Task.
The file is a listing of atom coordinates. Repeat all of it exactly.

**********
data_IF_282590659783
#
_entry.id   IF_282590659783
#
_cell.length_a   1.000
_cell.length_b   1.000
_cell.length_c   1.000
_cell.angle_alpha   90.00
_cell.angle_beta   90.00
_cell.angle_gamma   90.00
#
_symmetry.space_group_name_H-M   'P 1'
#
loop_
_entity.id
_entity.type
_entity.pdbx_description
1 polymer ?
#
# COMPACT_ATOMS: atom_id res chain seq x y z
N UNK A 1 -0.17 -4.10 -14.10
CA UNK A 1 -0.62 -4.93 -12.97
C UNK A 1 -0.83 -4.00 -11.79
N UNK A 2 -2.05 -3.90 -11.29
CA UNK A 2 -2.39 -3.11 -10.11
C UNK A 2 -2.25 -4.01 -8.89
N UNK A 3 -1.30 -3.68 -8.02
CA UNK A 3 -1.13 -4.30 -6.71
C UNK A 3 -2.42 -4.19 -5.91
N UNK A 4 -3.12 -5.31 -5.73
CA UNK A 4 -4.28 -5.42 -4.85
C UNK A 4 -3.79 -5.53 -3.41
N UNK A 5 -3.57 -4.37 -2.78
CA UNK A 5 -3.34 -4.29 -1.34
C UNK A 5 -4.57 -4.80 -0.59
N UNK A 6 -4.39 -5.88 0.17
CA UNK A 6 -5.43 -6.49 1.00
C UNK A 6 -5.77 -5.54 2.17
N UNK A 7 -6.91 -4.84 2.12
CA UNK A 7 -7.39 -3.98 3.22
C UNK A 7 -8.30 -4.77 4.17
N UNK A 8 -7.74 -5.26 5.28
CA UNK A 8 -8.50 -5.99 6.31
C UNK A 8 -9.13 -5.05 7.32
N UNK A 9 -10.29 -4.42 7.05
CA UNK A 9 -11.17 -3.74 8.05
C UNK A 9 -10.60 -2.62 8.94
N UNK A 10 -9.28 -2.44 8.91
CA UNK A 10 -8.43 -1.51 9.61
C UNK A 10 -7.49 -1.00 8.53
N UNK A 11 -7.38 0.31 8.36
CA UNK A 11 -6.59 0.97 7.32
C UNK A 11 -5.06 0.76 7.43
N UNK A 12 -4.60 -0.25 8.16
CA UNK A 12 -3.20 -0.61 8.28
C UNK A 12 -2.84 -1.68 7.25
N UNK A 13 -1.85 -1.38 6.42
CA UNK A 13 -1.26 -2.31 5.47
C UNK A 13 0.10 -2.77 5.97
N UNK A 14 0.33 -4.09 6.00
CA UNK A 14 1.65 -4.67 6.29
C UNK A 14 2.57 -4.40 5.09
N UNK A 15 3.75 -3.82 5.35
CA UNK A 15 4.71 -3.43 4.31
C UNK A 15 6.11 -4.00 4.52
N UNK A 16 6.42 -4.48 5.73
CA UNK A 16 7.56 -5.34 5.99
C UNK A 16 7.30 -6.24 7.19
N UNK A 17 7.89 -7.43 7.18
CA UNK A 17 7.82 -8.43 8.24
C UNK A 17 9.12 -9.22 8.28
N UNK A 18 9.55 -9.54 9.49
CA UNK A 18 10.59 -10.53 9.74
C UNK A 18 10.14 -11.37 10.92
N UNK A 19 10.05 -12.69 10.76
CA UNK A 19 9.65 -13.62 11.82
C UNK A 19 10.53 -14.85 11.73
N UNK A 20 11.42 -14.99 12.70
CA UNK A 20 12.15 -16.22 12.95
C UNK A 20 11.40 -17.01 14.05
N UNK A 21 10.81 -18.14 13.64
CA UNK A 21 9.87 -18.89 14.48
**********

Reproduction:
data_IF_282590659783
#
_entry.id   IF_282590659783
#
_cell.length_a   1.000
_cell.length_b   1.000
_cell.length_c   1.000
_cell.angle_alpha   90.00
_cell.angle_beta   90.00
_cell.angle_gamma   90.00
#
_symmetry.space_group_name_H-M   'P 1'
#
loop_
_entity.id
_entity.type
_entity.pdbx_description
1 polymer ?
#
# COMPACT_ATOMS: atom_id res chain seq x y z
N UNK A 1 -0.17 -4.10 -14.10
CA UNK A 1 -0.62 -4.93 -12.97
C UNK A 1 -0.83 -4.00 -11.79
N UNK A 2 -2.05 -3.90 -11.29
CA UNK A 2 -2.39 -3.11 -10.11
C UNK A 2 -2.25 -4.01 -8.89
N UNK A 3 -1.30 -3.68 -8.02
CA UNK A 3 -1.13 -4.30 -6.71
C UNK A 3 -2.42 -4.19 -5.91
N UNK A 4 -3.12 -5.31 -5.73
CA UNK A 4 -4.28 -5.42 -4.85
C UNK A 4 -3.79 -5.53 -3.41
N UNK A 5 -3.57 -4.37 -2.78
CA UNK A 5 -3.34 -4.29 -1.34
C UNK A 5 -4.57 -4.80 -0.59
N UNK A 6 -4.39 -5.88 0.17
CA UNK A 6 -5.43 -6.49 1.00
C UNK A 6 -5.77 -5.54 2.17
N UNK A 7 -6.91 -4.84 2.12
CA UNK A 7 -7.39 -3.98 3.22
C UNK A 7 -8.30 -4.77 4.17
N UNK A 8 -7.74 -5.26 5.28
CA UNK A 8 -8.50 -5.99 6.31
C UNK A 8 -9.13 -5.05 7.32
N UNK A 9 -10.29 -4.42 7.05
CA UNK A 9 -11.17 -3.74 8.05
C UNK A 9 -10.60 -2.62 8.94
N UNK A 10 -9.28 -2.44 8.91
CA UNK A 10 -8.43 -1.51 9.61
C UNK A 10 -7.49 -1.00 8.53
N UNK A 11 -7.38 0.31 8.36
CA UNK A 11 -6.59 0.97 7.32
C UNK A 11 -5.06 0.76 7.43
N UNK A 12 -4.60 -0.25 8.16
CA UNK A 12 -3.20 -0.61 8.28
C UNK A 12 -2.84 -1.68 7.25
N UNK A 13 -1.85 -1.38 6.42
CA UNK A 13 -1.26 -2.31 5.47
C UNK A 13 0.10 -2.77 5.97
N UNK A 14 0.33 -4.09 6.00
CA UNK A 14 1.65 -4.67 6.29
C UNK A 14 2.57 -4.40 5.09
N UNK A 15 3.75 -3.82 5.35
CA UNK A 15 4.71 -3.43 4.31
C UNK A 15 6.11 -4.00 4.52
N UNK A 16 6.42 -4.48 5.73
CA UNK A 16 7.56 -5.34 5.99
C UNK A 16 7.30 -6.24 7.19
N UNK A 17 7.89 -7.43 7.18
CA UNK A 17 7.82 -8.43 8.24
C UNK A 17 9.12 -9.22 8.28
N UNK A 18 9.55 -9.54 9.49
CA UNK A 18 10.59 -10.53 9.74
C UNK A 18 10.14 -11.37 10.92
N UNK A 19 10.05 -12.69 10.76
CA UNK A 19 9.65 -13.62 11.82
C UNK A 19 10.53 -14.85 11.73
N UNK A 20 11.42 -14.99 12.70
CA UNK A 20 12.15 -16.22 12.95
C UNK A 20 11.40 -17.01 14.05
N UNK A 21 10.81 -18.14 13.64
CA UNK A 21 9.87 -18.89 14.48